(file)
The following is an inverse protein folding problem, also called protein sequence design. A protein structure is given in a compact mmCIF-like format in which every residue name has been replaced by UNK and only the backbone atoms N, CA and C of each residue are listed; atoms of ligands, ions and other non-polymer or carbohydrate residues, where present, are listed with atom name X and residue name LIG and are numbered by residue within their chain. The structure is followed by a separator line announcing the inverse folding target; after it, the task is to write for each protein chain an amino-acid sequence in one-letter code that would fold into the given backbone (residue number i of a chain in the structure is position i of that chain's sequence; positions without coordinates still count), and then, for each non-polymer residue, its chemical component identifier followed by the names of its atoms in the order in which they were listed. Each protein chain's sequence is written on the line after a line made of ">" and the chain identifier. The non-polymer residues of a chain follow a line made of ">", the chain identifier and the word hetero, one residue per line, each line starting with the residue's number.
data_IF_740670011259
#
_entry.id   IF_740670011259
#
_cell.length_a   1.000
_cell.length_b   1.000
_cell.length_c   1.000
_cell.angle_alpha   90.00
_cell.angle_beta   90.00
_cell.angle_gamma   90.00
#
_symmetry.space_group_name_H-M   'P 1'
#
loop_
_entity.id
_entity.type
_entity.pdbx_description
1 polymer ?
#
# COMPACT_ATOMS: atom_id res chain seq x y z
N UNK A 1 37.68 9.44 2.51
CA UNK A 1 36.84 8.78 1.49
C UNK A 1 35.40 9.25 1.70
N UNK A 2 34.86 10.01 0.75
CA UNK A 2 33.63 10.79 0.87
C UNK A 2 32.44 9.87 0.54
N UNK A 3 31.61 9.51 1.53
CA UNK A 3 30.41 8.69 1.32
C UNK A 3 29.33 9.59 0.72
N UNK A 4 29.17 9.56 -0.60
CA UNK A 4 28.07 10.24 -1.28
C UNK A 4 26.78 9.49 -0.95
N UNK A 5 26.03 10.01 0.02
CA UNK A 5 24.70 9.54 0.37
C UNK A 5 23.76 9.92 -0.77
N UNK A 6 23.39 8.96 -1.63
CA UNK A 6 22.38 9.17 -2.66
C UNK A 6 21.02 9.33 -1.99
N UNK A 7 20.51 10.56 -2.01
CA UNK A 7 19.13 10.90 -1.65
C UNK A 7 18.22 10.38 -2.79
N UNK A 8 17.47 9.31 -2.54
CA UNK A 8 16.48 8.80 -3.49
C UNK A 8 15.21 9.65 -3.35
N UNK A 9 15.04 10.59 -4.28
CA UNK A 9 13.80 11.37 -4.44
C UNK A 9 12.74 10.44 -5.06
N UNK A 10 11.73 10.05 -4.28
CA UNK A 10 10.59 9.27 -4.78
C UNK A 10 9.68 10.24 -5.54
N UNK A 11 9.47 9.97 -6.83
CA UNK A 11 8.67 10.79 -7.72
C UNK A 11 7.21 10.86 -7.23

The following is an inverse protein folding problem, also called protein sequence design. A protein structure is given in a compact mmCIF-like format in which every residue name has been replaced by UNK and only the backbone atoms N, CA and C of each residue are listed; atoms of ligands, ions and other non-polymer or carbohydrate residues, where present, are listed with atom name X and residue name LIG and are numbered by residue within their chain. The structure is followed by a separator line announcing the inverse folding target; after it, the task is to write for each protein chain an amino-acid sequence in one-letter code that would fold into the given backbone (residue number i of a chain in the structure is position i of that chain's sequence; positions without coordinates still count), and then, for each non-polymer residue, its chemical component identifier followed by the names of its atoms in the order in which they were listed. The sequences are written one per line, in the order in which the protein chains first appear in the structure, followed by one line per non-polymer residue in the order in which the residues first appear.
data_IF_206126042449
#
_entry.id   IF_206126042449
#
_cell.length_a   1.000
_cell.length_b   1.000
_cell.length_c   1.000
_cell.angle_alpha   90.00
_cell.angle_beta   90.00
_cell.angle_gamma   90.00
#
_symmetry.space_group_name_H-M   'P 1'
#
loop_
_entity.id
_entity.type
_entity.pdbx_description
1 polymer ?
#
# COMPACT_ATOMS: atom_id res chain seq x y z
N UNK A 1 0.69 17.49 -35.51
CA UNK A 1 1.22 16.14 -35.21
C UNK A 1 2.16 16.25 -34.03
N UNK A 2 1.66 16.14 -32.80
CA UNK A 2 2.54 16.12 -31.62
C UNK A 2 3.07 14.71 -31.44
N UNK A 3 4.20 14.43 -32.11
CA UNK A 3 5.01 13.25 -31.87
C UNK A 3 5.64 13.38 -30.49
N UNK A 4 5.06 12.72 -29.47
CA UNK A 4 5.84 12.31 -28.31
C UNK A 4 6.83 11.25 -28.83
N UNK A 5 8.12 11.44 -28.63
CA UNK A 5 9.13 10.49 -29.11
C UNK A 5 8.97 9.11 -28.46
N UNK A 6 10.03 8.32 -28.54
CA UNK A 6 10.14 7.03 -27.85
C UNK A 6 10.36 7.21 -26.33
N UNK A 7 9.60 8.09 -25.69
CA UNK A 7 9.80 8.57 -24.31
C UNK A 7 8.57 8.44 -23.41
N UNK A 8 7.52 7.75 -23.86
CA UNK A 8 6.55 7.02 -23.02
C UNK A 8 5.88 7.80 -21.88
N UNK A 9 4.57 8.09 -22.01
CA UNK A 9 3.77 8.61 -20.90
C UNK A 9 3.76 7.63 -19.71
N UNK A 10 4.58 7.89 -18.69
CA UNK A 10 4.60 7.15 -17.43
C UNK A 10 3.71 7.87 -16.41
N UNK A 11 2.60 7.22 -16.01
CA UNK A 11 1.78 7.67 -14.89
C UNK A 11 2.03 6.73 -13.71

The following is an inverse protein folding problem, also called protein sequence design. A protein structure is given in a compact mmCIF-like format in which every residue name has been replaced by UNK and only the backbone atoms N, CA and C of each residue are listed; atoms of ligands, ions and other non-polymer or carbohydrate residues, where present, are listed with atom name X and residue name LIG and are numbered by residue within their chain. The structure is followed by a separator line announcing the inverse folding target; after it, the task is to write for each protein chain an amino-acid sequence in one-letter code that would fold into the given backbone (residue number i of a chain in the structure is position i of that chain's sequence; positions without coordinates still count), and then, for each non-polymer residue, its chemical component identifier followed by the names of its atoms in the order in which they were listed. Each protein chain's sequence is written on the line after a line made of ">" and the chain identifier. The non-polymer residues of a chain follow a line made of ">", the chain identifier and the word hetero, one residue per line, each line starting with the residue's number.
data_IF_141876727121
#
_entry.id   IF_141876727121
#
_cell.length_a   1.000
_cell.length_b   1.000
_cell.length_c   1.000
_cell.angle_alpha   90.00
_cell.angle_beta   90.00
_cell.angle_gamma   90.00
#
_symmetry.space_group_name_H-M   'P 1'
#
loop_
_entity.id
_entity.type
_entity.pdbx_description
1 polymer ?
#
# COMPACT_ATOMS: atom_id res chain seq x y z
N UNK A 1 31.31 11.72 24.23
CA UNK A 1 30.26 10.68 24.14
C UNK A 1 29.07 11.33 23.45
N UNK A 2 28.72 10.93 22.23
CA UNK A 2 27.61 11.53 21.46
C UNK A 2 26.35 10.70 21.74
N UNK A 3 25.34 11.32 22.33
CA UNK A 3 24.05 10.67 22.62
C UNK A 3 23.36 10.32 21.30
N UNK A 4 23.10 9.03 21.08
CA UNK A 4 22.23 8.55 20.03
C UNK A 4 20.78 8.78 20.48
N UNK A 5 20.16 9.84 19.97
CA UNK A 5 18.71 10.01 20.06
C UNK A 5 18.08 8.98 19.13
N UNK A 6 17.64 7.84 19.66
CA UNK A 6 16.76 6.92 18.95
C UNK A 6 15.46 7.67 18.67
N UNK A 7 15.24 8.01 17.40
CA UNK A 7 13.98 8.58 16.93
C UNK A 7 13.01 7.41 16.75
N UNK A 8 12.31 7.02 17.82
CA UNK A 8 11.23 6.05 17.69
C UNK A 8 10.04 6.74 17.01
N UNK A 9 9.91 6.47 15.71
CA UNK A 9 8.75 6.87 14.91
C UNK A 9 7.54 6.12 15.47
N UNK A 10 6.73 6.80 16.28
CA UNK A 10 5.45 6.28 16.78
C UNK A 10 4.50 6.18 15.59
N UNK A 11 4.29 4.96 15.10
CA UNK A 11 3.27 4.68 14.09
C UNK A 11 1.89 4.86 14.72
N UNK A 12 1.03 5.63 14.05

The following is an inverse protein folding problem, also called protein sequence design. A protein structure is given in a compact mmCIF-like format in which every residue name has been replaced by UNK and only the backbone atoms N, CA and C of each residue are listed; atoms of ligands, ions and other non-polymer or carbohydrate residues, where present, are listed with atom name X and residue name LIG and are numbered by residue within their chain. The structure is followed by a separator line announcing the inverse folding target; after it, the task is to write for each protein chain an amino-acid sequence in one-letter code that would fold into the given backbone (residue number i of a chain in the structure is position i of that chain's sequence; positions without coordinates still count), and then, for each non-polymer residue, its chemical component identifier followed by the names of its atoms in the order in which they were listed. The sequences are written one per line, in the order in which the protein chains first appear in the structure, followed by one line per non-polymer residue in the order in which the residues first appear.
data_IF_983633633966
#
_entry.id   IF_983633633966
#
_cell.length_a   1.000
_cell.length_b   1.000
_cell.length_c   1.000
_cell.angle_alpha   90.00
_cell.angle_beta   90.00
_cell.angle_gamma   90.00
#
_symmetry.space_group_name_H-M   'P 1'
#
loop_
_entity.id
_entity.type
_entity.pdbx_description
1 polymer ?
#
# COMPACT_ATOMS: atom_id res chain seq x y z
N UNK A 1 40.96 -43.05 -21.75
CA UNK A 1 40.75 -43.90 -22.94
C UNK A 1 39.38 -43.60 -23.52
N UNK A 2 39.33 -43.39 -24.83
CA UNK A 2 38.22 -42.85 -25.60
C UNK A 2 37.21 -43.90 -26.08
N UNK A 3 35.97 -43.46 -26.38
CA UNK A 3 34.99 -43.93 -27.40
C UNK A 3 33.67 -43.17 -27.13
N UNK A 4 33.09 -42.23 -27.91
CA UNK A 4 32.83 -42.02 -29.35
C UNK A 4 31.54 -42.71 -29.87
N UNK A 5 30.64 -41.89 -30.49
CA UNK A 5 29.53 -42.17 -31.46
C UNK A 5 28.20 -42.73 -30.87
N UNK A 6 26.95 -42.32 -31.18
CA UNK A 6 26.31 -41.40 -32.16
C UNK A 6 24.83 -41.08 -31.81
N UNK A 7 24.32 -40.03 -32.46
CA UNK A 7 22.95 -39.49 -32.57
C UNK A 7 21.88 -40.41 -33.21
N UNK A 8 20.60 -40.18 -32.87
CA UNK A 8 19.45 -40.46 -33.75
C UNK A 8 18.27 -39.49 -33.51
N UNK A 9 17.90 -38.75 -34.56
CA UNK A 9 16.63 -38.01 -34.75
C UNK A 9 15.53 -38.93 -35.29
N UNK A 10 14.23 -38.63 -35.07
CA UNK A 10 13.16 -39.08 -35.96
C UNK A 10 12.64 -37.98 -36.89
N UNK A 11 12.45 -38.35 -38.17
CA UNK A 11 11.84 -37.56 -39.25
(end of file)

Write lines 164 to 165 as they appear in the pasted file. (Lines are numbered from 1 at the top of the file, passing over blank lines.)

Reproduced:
The following is an inverse protein folding problem, also called protein sequence design. A protein structure is given in a compact mmCIF-like format in which every residue name has been replaced by UNK and only the backbone atoms N, CA and C of each residue are listed; atoms of ligands, ions and other non-polymer or carbohydrate residues, where present, are listed with atom name X and residue name LIG and are numbered by residue within their chain. The structure is followed by a separator line announcing the inverse folding target; after it, the task is to write for each protein chain an amino-acid sequence in one-letter code that would fold into the given backbone (residue number i of a chain in the structure is position i of that chain's sequence; positions without coordinates still count), and then, for each non-polymer residue, its chemical component identifier followed by the names of its atoms in the order in which they were listed. The sequences are written one per line, in the order in which the protein chains first appear in the structure, followed by one line per non-polymer residue in the order in which the residues first appear.
data_IF_983633633966